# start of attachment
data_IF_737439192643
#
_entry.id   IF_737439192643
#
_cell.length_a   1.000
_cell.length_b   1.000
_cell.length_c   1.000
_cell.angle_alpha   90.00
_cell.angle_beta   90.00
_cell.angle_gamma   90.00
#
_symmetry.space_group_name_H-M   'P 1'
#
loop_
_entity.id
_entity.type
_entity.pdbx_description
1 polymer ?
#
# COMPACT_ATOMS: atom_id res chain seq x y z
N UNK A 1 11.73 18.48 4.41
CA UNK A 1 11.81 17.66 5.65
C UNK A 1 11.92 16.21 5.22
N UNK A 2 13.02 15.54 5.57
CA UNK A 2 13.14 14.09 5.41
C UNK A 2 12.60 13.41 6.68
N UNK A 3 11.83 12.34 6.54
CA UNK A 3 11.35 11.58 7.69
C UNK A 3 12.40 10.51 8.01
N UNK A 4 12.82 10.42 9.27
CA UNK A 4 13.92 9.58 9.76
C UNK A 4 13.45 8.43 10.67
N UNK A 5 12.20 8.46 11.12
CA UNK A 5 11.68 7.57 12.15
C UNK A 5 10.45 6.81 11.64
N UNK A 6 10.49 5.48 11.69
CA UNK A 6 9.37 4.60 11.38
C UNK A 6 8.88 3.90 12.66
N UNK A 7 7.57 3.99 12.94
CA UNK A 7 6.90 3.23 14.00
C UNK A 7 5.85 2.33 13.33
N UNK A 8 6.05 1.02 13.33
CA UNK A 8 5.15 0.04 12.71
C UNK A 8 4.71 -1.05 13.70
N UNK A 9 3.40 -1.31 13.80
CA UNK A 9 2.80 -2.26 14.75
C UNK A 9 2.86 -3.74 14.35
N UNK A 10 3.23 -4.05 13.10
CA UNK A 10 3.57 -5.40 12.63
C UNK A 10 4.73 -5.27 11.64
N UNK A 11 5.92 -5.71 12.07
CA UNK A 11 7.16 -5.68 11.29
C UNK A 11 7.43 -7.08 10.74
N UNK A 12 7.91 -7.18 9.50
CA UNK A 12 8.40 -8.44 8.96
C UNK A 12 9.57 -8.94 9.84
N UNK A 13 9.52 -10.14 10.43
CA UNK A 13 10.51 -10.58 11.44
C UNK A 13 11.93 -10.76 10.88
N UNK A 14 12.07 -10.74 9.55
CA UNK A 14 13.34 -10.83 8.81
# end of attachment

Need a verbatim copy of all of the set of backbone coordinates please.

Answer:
data_IF_737439192643
#
_entry.id   IF_737439192643
#
_cell.length_a   1.000
_cell.length_b   1.000
_cell.length_c   1.000
_cell.angle_alpha   90.00
_cell.angle_beta   90.00
_cell.angle_gamma   90.00
#
_symmetry.space_group_name_H-M   'P 1'
#
loop_
_entity.id
_entity.type
_entity.pdbx_description
1 polymer ?
#
# COMPACT_ATOMS: atom_id res chain seq x y z
N UNK A 1 11.73 18.48 4.41
CA UNK A 1 11.81 17.66 5.65
C UNK A 1 11.92 16.21 5.22
N UNK A 2 13.02 15.54 5.57
CA UNK A 2 13.14 14.09 5.41
C UNK A 2 12.60 13.41 6.68
N UNK A 3 11.83 12.34 6.54
CA UNK A 3 11.35 11.58 7.69
C UNK A 3 12.40 10.51 8.01
N UNK A 4 12.82 10.42 9.27
CA UNK A 4 13.92 9.58 9.76
C UNK A 4 13.45 8.43 10.67
N UNK A 5 12.20 8.46 11.12
CA UNK A 5 11.68 7.57 12.15
C UNK A 5 10.45 6.81 11.64
N UNK A 6 10.49 5.48 11.69
CA UNK A 6 9.37 4.60 11.38
C UNK A 6 8.88 3.90 12.66
N UNK A 7 7.57 3.99 12.94
CA UNK A 7 6.90 3.23 14.00
C UNK A 7 5.85 2.33 13.33
N UNK A 8 6.05 1.02 13.33
CA UNK A 8 5.15 0.04 12.71
C UNK A 8 4.71 -1.05 13.70
N UNK A 9 3.40 -1.31 13.80
CA UNK A 9 2.80 -2.26 14.75
C UNK A 9 2.86 -3.74 14.35
N UNK A 10 3.23 -4.05 13.10
CA UNK A 10 3.57 -5.40 12.63
C UNK A 10 4.73 -5.27 11.64
N UNK A 11 5.92 -5.71 12.07
CA UNK A 11 7.16 -5.68 11.29
C UNK A 11 7.43 -7.08 10.74
N UNK A 12 7.91 -7.18 9.50
CA UNK A 12 8.40 -8.44 8.96
C UNK A 12 9.57 -8.94 9.84
N UNK A 13 9.52 -10.14 10.43
CA UNK A 13 10.51 -10.58 11.44
C UNK A 13 11.93 -10.76 10.88
N UNK A 14 12.07 -10.74 9.55
CA UNK A 14 13.34 -10.83 8.81